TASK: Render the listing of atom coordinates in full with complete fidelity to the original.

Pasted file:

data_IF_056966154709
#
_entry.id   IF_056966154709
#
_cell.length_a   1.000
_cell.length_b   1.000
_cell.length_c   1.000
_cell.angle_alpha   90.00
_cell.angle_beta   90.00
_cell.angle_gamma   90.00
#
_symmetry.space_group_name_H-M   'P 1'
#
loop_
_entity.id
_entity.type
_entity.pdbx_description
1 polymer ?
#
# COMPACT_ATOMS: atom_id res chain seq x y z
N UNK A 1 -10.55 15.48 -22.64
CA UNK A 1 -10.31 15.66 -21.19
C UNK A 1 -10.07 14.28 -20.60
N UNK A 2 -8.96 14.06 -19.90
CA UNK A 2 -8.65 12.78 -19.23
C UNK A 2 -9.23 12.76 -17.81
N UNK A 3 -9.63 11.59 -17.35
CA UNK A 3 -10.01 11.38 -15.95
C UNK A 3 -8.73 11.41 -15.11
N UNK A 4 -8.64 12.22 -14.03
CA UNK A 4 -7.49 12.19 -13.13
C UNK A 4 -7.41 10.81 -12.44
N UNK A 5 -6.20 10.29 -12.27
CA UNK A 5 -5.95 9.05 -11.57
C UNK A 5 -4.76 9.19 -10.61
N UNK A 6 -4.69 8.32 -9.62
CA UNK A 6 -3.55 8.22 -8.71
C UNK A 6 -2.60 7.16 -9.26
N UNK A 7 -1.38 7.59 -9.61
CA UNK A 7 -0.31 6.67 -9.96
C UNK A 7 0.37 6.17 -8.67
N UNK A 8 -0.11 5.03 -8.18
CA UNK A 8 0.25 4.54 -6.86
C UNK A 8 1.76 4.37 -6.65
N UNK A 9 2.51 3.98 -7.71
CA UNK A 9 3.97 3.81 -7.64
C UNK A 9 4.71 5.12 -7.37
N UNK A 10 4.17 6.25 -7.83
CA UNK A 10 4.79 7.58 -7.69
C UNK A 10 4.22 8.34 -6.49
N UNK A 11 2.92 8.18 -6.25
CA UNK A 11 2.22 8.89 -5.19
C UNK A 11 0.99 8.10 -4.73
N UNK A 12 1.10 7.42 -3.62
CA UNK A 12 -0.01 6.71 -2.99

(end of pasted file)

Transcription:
data_IF_056966154709
#
_entry.id   IF_056966154709
#
_cell.length_a   1.000
_cell.length_b   1.000
_cell.length_c   1.000
_cell.angle_alpha   90.00
_cell.angle_beta   90.00
_cell.angle_gamma   90.00
#
_symmetry.space_group_name_H-M   'P 1'
#
loop_
_entity.id
_entity.type
_entity.pdbx_description
1 polymer ?
#
# COMPACT_ATOMS: atom_id res chain seq x y z
N UNK A 1 -10.55 15.48 -22.64
CA UNK A 1 -10.31 15.66 -21.19
C UNK A 1 -10.07 14.28 -20.60
N UNK A 2 -8.96 14.06 -19.90
CA UNK A 2 -8.65 12.78 -19.23
C UNK A 2 -9.23 12.76 -17.81
N UNK A 3 -9.63 11.59 -17.35
CA UNK A 3 -10.01 11.38 -15.95
C UNK A 3 -8.73 11.41 -15.11
N UNK A 4 -8.64 12.22 -14.03
CA UNK A 4 -7.49 12.19 -13.13
C UNK A 4 -7.41 10.81 -12.44
N UNK A 5 -6.20 10.29 -12.27
CA UNK A 5 -5.95 9.05 -11.57
C UNK A 5 -4.76 9.19 -10.61
N UNK A 6 -4.69 8.32 -9.62
CA UNK A 6 -3.55 8.22 -8.71
C UNK A 6 -2.60 7.16 -9.26
N UNK A 7 -1.38 7.59 -9.61
CA UNK A 7 -0.31 6.67 -9.96
C UNK A 7 0.37 6.17 -8.67
N UNK A 8 -0.11 5.03 -8.18
CA UNK A 8 0.25 4.54 -6.86
C UNK A 8 1.76 4.37 -6.65
N UNK A 9 2.51 3.98 -7.71
CA UNK A 9 3.97 3.81 -7.64
C UNK A 9 4.71 5.12 -7.37
N UNK A 10 4.17 6.25 -7.83
CA UNK A 10 4.79 7.58 -7.69
C UNK A 10 4.22 8.34 -6.49
N UNK A 11 2.92 8.18 -6.25
CA UNK A 11 2.22 8.89 -5.19
C UNK A 11 0.99 8.10 -4.73
N UNK A 12 1.10 7.42 -3.62
CA UNK A 12 -0.01 6.71 -2.99